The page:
I have family travel plans for the next month so I am going to take some time off from writing the blog. But please know I will start sending them again later in the summer!! And, you can e-mail me with any question or comment you may have and I will respond as soon as I can. Thanks for your continuing support, I love hearing from you!
Taking a vacation is one of the most important things we can do for ourselves as well as spending quality time with our loved ones. But, it does take time and organization for the trip to work out well.
I do love summer time! And I have such fond memories of taking car trips to the beach each summer as a child. I remember my mom packing an ice chest so we could stop on the side of the road for picnic lunches. These days, you can easily find a fast food or quick restaurant on almost any road but we still need to remember and plan the important items for a successful trip.
For car trips, keep items (as food, music, beach items) in their own container:
1. Everything for the pool and / or beach needs to be placed in an easy to spot beach bag. A second bag is nice to use just for towels.
2. Keep it always supplied so that it is ready in a moment.
3. Keep items in the same place in the bag so you will know if you are missing something.
4. Spray sunscreen is nice because it won’t dribble as a lotion will. Or if you like the lotion, place it in a zip-seal bag.
5. Keep your wallet hidden but your cell phone assessable.
6. Have a large hook to hold your keys to the inside of the bag.
7. Have extra undies, towels, water bottles, cotton shirts, wet wipes.
8. Keep some lingerie bags or plastic bags for wet swim suits and sandy sandals.
9. Keep some baby powder in your bag – it will loosen sand stuck to skin.
10. Have a soft brush for brushing off gear and people before loading the car.
11. If you have large suitcases for a longer trip, keep small suitcases or bags for what you may need for just one night. Then, when you stop at a hotel for just one night, you won’t have to drag the large suitcase out.
12. Make sure you have a first aid kit.
13. Make sure you have a road side service if a car issue occurs.
1. Use a cooler with a proper fitting lid.
2. Load the cooler with the food to be eaten first on top and perishables on the bottom.
3. Blocks of ice stay frozen longer than cubes. Buy gel packs or fill quart-size milk cartons with water and freeze for chilling. Use about one carton per four quarts of cooler capacity. Layer ice on top of food once packed, for cold travels down.
4. Use your school-year lunch box trick: Freeze sandwiches and juice boxes over night – they will stay cool longer and help keep the rest of the contents cold (any perishable food that’s been out more than two hours, throw away for it will not be safe to eat).
5. Keep your paper products and utensils in a different bag.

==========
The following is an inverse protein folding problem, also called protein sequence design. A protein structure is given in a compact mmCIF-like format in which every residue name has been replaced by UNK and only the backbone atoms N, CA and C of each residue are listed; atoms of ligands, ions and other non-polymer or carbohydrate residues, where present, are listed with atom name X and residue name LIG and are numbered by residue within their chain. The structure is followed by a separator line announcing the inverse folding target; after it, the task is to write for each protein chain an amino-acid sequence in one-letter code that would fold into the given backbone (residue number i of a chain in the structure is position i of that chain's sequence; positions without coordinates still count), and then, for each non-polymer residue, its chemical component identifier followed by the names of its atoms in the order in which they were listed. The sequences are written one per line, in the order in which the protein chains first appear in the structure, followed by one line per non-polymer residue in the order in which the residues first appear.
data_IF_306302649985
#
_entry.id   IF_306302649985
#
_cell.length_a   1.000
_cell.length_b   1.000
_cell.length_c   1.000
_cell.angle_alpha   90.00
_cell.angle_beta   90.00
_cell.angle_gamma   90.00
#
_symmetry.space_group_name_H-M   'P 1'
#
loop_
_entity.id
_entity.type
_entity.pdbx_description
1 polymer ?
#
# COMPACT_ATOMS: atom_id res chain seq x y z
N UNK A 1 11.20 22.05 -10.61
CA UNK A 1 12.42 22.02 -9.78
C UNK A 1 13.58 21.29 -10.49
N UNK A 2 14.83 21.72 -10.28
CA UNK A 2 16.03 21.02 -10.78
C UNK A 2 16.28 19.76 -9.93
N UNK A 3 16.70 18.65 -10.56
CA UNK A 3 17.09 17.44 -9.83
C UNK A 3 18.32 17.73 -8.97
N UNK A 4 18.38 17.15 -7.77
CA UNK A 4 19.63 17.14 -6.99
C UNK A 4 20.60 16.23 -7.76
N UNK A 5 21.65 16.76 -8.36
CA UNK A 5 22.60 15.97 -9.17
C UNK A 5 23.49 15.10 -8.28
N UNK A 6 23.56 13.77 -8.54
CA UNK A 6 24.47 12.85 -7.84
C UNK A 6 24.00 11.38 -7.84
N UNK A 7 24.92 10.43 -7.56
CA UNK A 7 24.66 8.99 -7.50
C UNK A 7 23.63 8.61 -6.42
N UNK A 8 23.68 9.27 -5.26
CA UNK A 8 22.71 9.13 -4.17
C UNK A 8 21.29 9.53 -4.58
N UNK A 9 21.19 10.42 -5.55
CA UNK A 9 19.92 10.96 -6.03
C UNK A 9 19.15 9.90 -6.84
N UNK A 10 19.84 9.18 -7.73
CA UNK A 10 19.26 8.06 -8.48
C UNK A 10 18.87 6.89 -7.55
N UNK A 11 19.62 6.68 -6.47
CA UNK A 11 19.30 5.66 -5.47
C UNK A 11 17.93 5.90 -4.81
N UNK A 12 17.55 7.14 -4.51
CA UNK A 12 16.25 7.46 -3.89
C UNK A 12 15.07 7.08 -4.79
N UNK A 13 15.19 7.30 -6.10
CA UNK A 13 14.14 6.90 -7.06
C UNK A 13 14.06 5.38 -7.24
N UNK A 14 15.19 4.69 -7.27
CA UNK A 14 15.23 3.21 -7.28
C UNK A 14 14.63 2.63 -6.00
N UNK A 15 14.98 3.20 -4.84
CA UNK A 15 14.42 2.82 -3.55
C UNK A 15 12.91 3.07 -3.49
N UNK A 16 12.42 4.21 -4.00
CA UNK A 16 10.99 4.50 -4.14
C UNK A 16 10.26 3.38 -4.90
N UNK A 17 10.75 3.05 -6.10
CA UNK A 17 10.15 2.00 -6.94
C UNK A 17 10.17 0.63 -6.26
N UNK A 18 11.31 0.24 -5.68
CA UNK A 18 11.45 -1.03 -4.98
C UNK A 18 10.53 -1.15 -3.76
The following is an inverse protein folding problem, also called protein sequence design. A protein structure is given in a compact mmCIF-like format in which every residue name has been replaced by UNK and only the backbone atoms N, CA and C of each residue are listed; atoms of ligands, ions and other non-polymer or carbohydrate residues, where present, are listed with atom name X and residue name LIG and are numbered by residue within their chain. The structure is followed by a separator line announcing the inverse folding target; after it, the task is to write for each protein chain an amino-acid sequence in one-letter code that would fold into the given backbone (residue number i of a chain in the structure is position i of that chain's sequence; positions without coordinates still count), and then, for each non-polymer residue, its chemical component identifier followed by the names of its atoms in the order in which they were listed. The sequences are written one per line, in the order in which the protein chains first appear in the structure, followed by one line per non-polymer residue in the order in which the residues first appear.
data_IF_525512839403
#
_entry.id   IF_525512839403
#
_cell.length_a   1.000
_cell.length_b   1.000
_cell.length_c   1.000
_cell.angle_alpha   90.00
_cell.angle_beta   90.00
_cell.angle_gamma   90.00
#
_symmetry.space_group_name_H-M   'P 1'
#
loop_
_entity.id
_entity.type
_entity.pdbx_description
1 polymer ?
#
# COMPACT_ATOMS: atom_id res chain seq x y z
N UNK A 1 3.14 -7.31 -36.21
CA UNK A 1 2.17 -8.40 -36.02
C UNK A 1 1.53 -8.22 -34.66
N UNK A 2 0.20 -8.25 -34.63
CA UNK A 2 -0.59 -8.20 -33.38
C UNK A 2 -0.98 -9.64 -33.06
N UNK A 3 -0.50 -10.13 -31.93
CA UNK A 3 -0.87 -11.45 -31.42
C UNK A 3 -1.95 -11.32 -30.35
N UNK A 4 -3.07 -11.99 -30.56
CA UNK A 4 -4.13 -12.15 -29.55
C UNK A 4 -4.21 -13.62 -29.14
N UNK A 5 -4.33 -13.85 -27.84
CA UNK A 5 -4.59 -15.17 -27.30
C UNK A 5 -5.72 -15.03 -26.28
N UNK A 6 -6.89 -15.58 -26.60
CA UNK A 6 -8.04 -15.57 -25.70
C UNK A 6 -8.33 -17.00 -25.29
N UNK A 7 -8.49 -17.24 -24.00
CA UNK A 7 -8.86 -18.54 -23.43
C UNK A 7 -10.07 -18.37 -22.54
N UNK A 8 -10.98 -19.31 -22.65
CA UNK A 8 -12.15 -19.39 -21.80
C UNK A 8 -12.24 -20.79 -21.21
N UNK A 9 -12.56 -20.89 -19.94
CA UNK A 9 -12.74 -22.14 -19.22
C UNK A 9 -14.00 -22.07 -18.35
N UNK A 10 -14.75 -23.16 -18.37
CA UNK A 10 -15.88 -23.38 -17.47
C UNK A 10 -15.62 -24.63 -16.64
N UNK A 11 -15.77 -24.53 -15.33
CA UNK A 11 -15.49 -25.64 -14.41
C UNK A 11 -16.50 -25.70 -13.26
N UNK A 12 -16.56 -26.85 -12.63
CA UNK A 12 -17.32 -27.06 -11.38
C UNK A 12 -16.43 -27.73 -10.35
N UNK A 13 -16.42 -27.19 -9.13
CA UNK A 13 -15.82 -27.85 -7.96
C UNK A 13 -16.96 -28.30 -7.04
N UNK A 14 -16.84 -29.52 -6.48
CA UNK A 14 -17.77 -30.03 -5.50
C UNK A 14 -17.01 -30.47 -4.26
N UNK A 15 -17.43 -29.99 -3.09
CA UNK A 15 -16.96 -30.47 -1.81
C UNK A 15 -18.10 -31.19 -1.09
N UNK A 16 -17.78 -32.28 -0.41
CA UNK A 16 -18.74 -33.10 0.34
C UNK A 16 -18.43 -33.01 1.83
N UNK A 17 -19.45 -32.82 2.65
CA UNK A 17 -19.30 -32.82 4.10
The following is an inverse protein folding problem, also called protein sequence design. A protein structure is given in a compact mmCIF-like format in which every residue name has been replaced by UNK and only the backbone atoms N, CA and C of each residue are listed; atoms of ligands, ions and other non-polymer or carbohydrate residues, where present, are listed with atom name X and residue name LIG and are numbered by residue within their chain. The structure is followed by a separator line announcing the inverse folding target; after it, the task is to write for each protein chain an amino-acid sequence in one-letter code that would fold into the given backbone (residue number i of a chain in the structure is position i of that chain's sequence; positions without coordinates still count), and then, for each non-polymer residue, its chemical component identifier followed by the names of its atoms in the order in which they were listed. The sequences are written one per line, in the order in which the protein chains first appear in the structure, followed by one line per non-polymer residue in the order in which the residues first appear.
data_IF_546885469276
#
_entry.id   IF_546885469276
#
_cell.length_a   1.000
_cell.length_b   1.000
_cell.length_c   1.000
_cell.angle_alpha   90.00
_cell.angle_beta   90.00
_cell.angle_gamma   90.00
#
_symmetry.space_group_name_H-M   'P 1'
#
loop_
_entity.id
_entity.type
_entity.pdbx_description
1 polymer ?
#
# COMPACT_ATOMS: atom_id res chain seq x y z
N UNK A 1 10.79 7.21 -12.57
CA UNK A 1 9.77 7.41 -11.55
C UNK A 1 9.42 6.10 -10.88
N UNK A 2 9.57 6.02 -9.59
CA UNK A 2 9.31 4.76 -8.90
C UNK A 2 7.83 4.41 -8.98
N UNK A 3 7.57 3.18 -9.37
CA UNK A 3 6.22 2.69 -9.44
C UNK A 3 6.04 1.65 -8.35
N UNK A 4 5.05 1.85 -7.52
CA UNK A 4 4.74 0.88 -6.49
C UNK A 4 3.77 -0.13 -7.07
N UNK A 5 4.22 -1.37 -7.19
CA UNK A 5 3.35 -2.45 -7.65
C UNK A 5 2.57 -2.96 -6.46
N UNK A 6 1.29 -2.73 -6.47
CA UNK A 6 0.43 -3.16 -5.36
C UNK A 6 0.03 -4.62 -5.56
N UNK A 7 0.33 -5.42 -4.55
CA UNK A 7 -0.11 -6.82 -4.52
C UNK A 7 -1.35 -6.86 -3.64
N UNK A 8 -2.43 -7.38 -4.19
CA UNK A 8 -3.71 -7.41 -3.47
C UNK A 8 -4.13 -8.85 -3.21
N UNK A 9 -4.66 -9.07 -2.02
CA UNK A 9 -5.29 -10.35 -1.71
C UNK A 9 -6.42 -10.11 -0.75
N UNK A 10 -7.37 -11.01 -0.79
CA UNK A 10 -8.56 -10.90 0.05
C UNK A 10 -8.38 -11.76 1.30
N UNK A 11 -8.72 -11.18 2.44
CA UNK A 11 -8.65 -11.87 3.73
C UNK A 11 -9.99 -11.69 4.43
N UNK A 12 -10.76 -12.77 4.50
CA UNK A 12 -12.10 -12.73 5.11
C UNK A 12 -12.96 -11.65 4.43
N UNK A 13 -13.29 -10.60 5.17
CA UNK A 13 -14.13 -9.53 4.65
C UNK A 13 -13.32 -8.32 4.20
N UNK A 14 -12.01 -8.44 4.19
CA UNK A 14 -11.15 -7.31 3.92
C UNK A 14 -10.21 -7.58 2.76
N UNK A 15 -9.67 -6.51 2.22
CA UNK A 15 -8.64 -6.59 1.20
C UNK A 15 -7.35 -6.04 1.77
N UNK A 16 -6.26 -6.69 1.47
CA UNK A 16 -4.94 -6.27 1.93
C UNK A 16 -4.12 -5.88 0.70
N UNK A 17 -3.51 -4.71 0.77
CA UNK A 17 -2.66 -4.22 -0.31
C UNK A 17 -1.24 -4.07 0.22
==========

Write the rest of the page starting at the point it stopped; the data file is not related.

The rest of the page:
6. Make sure you have plenty of napkins or even a whole paper towel roll along with wet wipes.
For plane travel:
1. Keep your schedule, passport, driver’s license, money, loose change in the same place each time you use it.
2. It helps to use the same carry-on bag each time so that you know how to stock it.
3. Always get to the airport earlier than you think you need. For some reason, packing and heading to the airport makes most people nervous!
4. Drink lots of water. Nasal membranes don’t work as well if they dry out and they are an important barrier against germs.
5. Use a saline nasal spray.
6. Carry a hand sanitizer.
7. Always carry snacks and food. Many times the plane won’t have any food to sell nor will the airport if it is a small one.
8. I also always carry some type of sweater or jacket. Airplanes can get really cold.
9. This is NOT the time to change any habits of your baby or child! Let them keep the pacifier, the blanket or stuffed toy on a trip. They need security when out of their normal schedule.
10. Make sure you check your home twice before leaving: checking the heat/air controls, doors locked, etc.
11. Then, whenever you leave a hotel room or a restaurant or your plane seat, look around to make sure you haven’t left something.
12. I have a hard time with re-entry after a trip! So, I try to clean my house before I leave. It’ really nice to come back to a clean home.
Being in the sun without sun screen really is dangerous. Skin cancer, melanoma, continues to increase. Between 1973 and 2004, the cases of melanoma among women 40 and younger have increased 250 percent.
Talk to your teens about the risks of using tanning beds, which increases the risk of melanoma by 75%! In March, a survey of teens 14-17 found that 17 percent of girls and 3 percent of boys used tanning beds in the past year.
So, to cut your risk of skin cancer, sunscreen should be part of every summer day. A SPF of 30 or 50 is fine. Buy one that says, “broad spectrum” protection. That means the sunscreen blocks ultraviolet B rays, which cause sunburn, and ultraviolet A rays, which don’t burn but penetrate farther into your skin. Both types age your skin and increase cancer risk. You can use one sunscreen for the whole family, even small children. If you are in the water a lot or athletic, look for very water resistant on the label.
“Come to Me, all who are weary and heavy-laden and I will give you rest. Take My yoke upon you, and learn from Me, for I am gentle and humble in heart; and you shall find rest for your souls. For My yoke is easy, and My load is light.”
May each one of you find a time and a place where you can get the rest that Christ wants you to have.